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Welcome to a world of travel, entertainment and culture, curated from a global collective of writers, photojournalists and artists. Each article of our award-winning magazine is sure to inspire, no matter which of our destinations you call home.
            Back to Open Skies

Travel to Munich


Kreuzberg, Germany

29 May 2017

Words: Kaye Martindale / Images: Geoff Brokate

Located south of Berlin’s Spree river, Kreuzberg is just a bridge and a couple of blocks away from the old world grandeur of the capital’s city centre but it’s light years away from its polished and stately feel. The neighbourhood is the epitome of urban cool, with hipsters whiling away the hours on pavement terraces, a plethora of contemporary art galleries, boutique stores and graffiti adorning every wall. Unlike many such neighbourhoods, Kreuzberg has resisted wholesale gentrification and retains a sense of originality and edginess. The streets have a palpable sense of the excitement of creativity and the buzz of possibility.

With its imposing architecture, retro feel and leftist atmosphere, most visitors would be forgiven for assuming Kreuzberg had been in the Eastern Bloc during the city’s divided years. It was, however, located within West Berlin, bordered to the north and east by the looming shadow of the Berlin Wall. Despite being part of the wealthy and prosperous West Germany, the housing in Kreuzberg was of poor quality and in the 1960s Turkish immigrants, drawn by cheap rents, flocked to the area. After the fall of the wall in 1989, a new wave of punks, artists and dissidents moved in, changing the face of the district and paving the way for Kreuzberg to become one of the world’s most dynamic and creative neighbourhoods.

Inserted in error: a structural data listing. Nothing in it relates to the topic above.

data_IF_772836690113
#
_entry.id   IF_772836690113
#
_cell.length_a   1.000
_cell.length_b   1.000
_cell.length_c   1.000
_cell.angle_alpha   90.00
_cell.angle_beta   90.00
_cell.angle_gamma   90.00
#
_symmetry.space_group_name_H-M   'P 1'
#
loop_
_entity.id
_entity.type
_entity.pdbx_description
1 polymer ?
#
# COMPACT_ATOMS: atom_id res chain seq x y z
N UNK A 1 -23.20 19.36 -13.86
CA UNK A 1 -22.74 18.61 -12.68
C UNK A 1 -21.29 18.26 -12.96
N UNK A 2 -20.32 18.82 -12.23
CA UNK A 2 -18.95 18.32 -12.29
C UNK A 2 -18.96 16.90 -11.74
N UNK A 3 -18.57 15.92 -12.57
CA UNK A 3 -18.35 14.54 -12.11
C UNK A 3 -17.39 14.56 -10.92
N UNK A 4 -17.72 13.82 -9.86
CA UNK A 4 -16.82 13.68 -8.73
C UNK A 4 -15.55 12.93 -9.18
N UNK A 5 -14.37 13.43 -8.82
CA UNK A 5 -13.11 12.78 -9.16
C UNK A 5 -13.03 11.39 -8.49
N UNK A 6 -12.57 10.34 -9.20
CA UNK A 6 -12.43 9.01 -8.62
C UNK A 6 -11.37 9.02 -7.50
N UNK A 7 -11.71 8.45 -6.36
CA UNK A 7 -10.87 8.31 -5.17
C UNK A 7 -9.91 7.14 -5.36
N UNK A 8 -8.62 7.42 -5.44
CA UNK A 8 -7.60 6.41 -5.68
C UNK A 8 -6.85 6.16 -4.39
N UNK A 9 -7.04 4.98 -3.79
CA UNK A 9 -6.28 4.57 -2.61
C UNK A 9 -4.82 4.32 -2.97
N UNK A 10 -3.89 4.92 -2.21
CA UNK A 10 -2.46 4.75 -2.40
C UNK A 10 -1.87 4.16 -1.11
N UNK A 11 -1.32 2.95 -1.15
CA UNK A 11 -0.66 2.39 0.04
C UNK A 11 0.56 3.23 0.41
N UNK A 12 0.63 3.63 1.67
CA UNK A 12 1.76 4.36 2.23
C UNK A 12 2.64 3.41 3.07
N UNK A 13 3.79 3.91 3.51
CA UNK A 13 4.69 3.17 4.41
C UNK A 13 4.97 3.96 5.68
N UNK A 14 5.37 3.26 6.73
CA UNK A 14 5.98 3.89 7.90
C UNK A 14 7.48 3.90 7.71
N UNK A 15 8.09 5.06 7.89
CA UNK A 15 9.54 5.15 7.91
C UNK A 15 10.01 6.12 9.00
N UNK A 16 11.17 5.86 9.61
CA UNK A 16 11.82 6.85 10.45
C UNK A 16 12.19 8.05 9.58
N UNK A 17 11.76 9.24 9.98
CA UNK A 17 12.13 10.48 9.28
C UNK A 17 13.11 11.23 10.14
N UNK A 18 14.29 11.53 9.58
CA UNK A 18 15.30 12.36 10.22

Kreuzberg is a vast district and as such it is divided into east and west, with the Landwehr canal threading through the middle. But to see the real Kreuzberg it’s worth taking a detour off its main thoroughfares, where you can find amazing fresh food markets, authentic Turkish hammams, artist-run galleries and lively parks.


From the street, Imago looks like an exclusive contemporary bar, with slick windows and a minimal sign that gives little away. Upon stepping through its doors, however, you’re greeted by a magnificent creation that resembles a beautifully crafted spaceship – the type you would expect to see on the cover of a Julves Verne novel, perhaps.

The machine in question, Imago’s founder and creative director Suzanna Kraus explains, is the world’s largest camera. Invented by her father Werner Kraus in 1970, it uses a giant lens and mirrors to create a life-size photograph, developed while you wait. A combination of walk-in Polaroid, portable studio and selfie camera, the images combine the timeless quality of antique prints with the modern day obsession with documentation. It’s proved quite a hit.

Numerous celebrities have already stepped into Imago to have their image captured, and now individuals and families have the opportunity to visit Kraus’ studio and exhibition space and take home their own personalised work of art.